The truck turned off Central Avenue. Large stickers bearing President Trump’s name and likeness were visible on the side.
The second incident took place soon afterward, when a different silver pickup truck — again driving toward the protest on Central Avenue — tried to drive through the marchers. This time several protesters used their bicycles to block its path.
The truck edged forward, knocking several people out of the way.
Protesters shouted at the truck as it made a right turn onto Sixth Street. Then organizer Terron Gland intervened:
“Let him go,” he told the marchers. “Please walk away. Please walk away. Please walk away. Please walk away.”
The march resumed with chants of: “No Trump. No KKK. No racist USA.”
There were no police in the area at the time.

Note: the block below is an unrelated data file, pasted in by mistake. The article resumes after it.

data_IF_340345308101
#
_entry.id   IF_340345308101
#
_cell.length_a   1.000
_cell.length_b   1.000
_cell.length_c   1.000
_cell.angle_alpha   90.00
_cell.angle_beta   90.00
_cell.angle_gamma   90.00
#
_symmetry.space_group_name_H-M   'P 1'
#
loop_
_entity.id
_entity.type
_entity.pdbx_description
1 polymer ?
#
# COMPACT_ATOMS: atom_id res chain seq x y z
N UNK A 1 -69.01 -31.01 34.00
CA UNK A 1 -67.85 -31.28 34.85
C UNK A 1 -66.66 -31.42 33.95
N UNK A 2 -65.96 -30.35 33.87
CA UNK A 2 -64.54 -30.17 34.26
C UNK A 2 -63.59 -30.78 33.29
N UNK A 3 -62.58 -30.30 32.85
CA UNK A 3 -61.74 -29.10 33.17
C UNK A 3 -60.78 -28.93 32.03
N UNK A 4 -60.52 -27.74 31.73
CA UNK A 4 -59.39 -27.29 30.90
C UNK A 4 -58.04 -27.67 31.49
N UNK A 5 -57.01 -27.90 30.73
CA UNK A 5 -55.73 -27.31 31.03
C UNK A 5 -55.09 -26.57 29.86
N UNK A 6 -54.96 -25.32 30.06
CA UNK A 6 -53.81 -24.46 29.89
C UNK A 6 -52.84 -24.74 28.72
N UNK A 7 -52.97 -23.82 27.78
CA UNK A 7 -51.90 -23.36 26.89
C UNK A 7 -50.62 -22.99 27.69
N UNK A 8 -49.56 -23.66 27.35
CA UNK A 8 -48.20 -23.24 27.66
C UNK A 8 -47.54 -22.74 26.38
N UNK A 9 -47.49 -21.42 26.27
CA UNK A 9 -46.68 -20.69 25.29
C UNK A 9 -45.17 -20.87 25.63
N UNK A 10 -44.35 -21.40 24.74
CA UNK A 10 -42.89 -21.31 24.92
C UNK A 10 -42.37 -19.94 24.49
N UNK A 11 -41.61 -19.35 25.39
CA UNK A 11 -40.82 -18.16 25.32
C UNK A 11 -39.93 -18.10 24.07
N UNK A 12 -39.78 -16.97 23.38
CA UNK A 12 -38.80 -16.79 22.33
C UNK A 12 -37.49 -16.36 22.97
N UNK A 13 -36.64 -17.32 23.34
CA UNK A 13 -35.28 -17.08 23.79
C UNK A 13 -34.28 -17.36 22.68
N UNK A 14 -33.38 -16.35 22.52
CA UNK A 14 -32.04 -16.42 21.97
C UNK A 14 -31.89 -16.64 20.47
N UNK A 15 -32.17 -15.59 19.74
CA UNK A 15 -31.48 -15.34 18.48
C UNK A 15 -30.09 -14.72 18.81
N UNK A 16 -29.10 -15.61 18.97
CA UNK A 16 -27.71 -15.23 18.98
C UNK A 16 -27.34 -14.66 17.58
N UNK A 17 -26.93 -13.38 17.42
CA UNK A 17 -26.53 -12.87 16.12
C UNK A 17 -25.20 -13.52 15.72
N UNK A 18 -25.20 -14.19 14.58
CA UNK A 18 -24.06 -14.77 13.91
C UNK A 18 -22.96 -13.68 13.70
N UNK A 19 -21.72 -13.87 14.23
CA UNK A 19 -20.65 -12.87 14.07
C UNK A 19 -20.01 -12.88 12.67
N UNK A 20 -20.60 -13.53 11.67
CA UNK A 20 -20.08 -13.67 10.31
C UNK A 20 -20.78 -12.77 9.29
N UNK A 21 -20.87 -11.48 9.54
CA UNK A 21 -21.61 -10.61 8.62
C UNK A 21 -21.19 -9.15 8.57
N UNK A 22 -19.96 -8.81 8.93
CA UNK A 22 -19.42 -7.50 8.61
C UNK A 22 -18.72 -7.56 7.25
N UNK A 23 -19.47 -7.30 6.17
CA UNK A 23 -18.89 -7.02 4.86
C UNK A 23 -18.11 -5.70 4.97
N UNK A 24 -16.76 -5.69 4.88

• • •
3:30 p.m. UPDATE
In Zephyhrills, the “community unification” event at Zephyr Park has wrapped up.
It was a peaceful, 75-minute event where residents, police and city officials all addressed a group of 100 or so people.
“We’re not against the blue,” organizer Tiffany Truth Davis told the crowd. “We’re against the blue that abuse their powers. We’re against the blue that do what they’re not supposed to do.”
Zephyrhills police Chief Derek Brewer also spoke to the crowd. And almost everyone at the event took a knee.
• • •
2:30 p.m. UPDATE
After a pro-law enforcement ‘Back the Blue’ rally ended with some tension with counter-protesters, other protests and events have begun around Tampa Bay, including at the Allen Temple AME Church in Ybor City, which has turned into a march that ended at city hall.
The top of this story has photo and video of the protests from this afternoon. Further down you will find photos, videos and more from the ‘Back the Blue’ rally.
There also is a “community unification” event in Zephyrhills.
The daily afternoon protest in St. Petersburg also was under way. Our reporters have seen a couple tense moments between protesters and people in vehicles.
Earlier, police had to stand between and separate two groups that gathered in Tampa Saturday — one to support the police and the other continue protesting police brutality.